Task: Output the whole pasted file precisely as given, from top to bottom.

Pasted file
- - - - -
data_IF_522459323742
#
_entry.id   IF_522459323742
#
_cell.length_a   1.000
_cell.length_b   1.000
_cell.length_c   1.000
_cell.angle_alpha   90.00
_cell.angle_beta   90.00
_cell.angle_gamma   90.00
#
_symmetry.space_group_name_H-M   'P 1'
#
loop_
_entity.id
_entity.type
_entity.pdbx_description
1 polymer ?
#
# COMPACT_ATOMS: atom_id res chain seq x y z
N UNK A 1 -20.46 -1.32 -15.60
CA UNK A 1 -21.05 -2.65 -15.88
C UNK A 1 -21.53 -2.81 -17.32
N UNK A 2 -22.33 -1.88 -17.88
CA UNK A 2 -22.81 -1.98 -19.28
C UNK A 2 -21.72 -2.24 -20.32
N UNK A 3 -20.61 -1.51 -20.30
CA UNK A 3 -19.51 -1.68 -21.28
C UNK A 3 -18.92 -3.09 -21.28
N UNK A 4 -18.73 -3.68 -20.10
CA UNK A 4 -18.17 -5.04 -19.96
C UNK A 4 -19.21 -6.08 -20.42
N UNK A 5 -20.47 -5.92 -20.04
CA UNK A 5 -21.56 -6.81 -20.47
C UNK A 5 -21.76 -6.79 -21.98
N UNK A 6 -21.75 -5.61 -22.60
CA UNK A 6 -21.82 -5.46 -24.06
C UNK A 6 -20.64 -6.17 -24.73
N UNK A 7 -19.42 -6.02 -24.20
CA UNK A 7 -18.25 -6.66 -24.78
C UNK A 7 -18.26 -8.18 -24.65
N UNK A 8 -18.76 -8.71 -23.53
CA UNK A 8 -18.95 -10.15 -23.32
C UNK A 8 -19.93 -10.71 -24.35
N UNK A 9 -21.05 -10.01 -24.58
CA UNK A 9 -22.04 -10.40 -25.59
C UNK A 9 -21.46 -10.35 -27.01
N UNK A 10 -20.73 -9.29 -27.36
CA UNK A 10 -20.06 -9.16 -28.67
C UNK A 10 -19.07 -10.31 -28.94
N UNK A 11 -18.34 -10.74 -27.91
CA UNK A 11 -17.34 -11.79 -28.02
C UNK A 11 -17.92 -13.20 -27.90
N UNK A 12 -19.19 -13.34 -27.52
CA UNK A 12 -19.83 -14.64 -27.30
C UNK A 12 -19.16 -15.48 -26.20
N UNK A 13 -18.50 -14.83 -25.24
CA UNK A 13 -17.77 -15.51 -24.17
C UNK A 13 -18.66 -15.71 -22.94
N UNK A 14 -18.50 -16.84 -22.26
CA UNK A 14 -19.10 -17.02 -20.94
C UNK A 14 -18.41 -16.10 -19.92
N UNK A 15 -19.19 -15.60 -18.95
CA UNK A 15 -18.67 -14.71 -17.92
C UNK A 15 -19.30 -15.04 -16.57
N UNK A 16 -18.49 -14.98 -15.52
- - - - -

data_IF_522459323742
#
_entry.id   IF_522459323742
#
_cell.length_a   1.000
_cell.length_b   1.000
_cell.length_c   1.000
_cell.angle_alpha   90.00
_cell.angle_beta   90.00
_cell.angle_gamma   90.00
#
_symmetry.space_group_name_H-M   'P 1'
#
loop_
_entity.id
_entity.type
_entity.pdbx_description
1 polymer ?
#
# COMPACT_ATOMS: atom_id res chain seq x y z
N UNK A 1 -20.46 -1.32 -15.60
CA UNK A 1 -21.05 -2.65 -15.88
C UNK A 1 -21.53 -2.81 -17.32
N UNK A 2 -22.33 -1.88 -17.88
CA UNK A 2 -22.81 -1.98 -19.28
C UNK A 2 -21.72 -2.24 -20.32
N UNK A 3 -20.61 -1.51 -20.30
CA UNK A 3 -19.51 -1.68 -21.28
C UNK A 3 -18.92 -3.09 -21.28
N UNK A 4 -18.73 -3.68 -20.10
CA UNK A 4 -18.17 -5.04 -19.96
C UNK A 4 -19.21 -6.08 -20.42
N UNK A 5 -20.47 -5.92 -20.04
CA UNK A 5 -21.56 -6.81 -20.47
C UNK A 5 -21.76 -6.79 -21.98
N UNK A 6 -21.75 -5.61 -22.60
CA UNK A 6 -21.82 -5.46 -24.06
C UNK A 6 -20.64 -6.17 -24.73
N UNK A 7 -19.42 -6.02 -24.20
CA UNK A 7 -18.25 -6.66 -24.78
C UNK A 7 -18.26 -8.18 -24.65
N UNK A 8 -18.76 -8.71 -23.53
CA UNK A 8 -18.95 -10.15 -23.32
C UNK A 8 -19.93 -10.71 -24.35
N UNK A 9 -21.05 -10.01 -24.58
CA UNK A 9 -22.04 -10.40 -25.59
C UNK A 9 -21.46 -10.35 -27.01
N UNK A 10 -20.73 -9.29 -27.36
CA UNK A 10 -20.06 -9.16 -28.67
C UNK A 10 -19.07 -10.31 -28.94
N UNK A 11 -18.34 -10.74 -27.91
CA UNK A 11 -17.34 -11.79 -28.02
C UNK A 11 -17.92 -13.20 -27.90
N UNK A 12 -19.19 -13.34 -27.52
CA UNK A 12 -19.83 -14.64 -27.30
C UNK A 12 -19.16 -15.48 -26.20
N UNK A 13 -18.50 -14.83 -25.24
CA UNK A 13 -17.77 -15.51 -24.17
C UNK A 13 -18.66 -15.71 -22.94
N UNK A 14 -18.50 -16.84 -22.26
CA UNK A 14 -19.10 -17.02 -20.94
C UNK A 14 -18.41 -16.10 -19.92
N UNK A 15 -19.19 -15.60 -18.95
CA UNK A 15 -18.67 -14.71 -17.92
C UNK A 15 -19.30 -15.04 -16.57
N UNK A 16 -18.49 -14.98 -15.52